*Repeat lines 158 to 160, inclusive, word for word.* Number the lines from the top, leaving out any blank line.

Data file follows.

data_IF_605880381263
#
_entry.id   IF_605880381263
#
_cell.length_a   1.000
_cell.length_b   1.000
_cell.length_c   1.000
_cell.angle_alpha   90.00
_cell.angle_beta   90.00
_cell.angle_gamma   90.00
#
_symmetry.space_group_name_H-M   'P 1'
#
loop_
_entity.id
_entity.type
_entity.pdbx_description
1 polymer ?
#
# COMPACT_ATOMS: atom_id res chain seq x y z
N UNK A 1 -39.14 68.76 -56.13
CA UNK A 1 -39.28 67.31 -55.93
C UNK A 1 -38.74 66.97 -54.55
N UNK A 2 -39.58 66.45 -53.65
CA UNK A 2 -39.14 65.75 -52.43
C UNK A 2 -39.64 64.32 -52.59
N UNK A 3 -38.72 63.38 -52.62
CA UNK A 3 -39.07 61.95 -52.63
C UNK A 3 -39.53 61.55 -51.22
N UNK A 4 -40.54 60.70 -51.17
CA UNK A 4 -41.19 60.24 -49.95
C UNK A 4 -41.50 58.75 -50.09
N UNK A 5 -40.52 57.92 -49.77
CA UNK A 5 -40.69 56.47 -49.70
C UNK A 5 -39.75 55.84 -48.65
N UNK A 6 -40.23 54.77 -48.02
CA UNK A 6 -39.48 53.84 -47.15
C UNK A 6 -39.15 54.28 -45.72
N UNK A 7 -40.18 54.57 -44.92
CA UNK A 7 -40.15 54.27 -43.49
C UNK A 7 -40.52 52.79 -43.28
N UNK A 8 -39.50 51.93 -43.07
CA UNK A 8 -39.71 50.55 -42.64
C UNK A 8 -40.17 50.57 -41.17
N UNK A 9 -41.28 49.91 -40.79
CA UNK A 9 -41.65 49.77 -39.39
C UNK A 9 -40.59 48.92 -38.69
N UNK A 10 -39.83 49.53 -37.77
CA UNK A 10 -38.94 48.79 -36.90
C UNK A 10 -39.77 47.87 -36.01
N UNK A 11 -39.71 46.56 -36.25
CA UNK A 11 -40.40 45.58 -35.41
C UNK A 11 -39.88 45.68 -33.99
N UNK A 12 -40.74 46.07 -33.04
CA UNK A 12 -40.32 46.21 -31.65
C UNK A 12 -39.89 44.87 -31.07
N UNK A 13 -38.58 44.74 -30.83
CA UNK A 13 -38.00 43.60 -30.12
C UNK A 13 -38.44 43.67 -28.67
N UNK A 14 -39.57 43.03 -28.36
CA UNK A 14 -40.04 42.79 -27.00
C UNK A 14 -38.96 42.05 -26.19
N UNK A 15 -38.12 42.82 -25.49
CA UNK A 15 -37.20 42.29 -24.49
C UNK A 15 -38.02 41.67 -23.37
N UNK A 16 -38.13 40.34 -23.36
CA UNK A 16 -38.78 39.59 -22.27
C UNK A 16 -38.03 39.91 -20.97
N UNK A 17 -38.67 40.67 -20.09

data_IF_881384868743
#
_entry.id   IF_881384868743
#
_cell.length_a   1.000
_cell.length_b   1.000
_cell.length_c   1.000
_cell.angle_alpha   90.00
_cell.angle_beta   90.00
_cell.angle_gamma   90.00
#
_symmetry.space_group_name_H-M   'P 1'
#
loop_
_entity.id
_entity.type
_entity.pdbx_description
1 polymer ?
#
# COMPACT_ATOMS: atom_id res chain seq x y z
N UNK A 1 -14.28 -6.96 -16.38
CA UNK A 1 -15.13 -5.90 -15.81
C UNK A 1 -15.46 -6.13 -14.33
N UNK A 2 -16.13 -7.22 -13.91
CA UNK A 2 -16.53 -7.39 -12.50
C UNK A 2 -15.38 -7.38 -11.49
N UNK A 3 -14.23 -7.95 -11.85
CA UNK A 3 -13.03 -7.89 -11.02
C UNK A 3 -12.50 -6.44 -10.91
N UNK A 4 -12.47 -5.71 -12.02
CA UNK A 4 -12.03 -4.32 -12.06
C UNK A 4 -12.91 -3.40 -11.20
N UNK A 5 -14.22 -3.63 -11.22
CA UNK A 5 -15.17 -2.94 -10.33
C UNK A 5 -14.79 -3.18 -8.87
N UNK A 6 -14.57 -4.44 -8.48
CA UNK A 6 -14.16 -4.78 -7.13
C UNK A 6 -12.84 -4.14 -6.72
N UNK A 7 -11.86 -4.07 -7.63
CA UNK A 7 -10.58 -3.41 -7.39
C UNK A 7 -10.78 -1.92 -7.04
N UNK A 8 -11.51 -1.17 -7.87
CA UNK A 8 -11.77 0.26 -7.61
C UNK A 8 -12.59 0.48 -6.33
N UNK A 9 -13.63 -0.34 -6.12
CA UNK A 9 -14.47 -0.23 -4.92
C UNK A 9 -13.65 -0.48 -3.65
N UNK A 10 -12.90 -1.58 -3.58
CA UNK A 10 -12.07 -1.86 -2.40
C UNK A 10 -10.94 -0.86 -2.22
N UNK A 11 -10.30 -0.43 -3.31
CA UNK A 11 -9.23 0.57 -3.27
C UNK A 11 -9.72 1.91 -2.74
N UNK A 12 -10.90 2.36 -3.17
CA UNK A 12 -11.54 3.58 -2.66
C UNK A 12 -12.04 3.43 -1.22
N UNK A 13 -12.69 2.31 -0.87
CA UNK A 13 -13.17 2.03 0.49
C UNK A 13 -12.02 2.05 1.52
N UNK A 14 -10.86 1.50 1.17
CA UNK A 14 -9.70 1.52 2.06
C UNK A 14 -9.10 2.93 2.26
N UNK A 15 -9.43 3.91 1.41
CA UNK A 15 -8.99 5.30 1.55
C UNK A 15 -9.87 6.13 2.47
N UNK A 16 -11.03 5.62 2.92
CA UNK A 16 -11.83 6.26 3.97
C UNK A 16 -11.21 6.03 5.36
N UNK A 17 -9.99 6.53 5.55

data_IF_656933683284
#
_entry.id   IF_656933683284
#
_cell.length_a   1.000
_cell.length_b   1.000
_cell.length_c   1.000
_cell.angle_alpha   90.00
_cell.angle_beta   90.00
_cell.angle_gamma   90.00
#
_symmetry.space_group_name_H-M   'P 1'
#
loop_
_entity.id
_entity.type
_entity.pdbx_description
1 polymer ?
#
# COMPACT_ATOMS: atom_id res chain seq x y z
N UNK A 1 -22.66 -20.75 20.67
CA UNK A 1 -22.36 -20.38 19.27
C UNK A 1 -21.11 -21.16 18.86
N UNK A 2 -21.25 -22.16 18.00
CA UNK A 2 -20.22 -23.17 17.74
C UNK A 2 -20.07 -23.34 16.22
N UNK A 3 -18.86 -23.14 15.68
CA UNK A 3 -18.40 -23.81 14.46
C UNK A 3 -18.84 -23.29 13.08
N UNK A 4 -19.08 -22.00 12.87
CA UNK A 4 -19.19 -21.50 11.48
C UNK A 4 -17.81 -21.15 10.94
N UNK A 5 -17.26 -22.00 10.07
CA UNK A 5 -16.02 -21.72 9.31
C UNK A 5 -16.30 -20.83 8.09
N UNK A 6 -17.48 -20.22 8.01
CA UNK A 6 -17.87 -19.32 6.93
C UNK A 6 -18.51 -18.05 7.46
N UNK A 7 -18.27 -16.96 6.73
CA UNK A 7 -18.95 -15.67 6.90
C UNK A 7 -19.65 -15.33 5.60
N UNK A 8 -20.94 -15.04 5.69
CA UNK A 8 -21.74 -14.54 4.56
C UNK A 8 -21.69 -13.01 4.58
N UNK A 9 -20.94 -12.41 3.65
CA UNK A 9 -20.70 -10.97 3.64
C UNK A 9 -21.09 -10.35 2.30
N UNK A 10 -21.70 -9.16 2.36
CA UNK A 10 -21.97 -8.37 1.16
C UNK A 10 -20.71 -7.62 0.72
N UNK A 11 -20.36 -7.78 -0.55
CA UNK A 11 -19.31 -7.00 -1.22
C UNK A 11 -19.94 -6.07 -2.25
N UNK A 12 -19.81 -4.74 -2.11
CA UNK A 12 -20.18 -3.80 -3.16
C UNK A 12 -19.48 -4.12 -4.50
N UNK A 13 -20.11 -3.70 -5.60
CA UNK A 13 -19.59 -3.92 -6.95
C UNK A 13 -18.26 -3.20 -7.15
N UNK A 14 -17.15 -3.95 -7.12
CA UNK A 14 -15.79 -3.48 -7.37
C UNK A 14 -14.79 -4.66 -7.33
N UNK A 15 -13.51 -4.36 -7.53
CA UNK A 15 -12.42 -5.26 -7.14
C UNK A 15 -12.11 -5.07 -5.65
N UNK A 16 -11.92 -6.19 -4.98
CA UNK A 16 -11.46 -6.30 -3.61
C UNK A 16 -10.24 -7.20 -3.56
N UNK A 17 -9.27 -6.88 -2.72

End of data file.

# COMPACT_ATOMS: atom_id res chain seq x y z
N UNK A 1 -22.66 -20.75 20.67
CA UNK A 1 -22.36 -20.38 19.27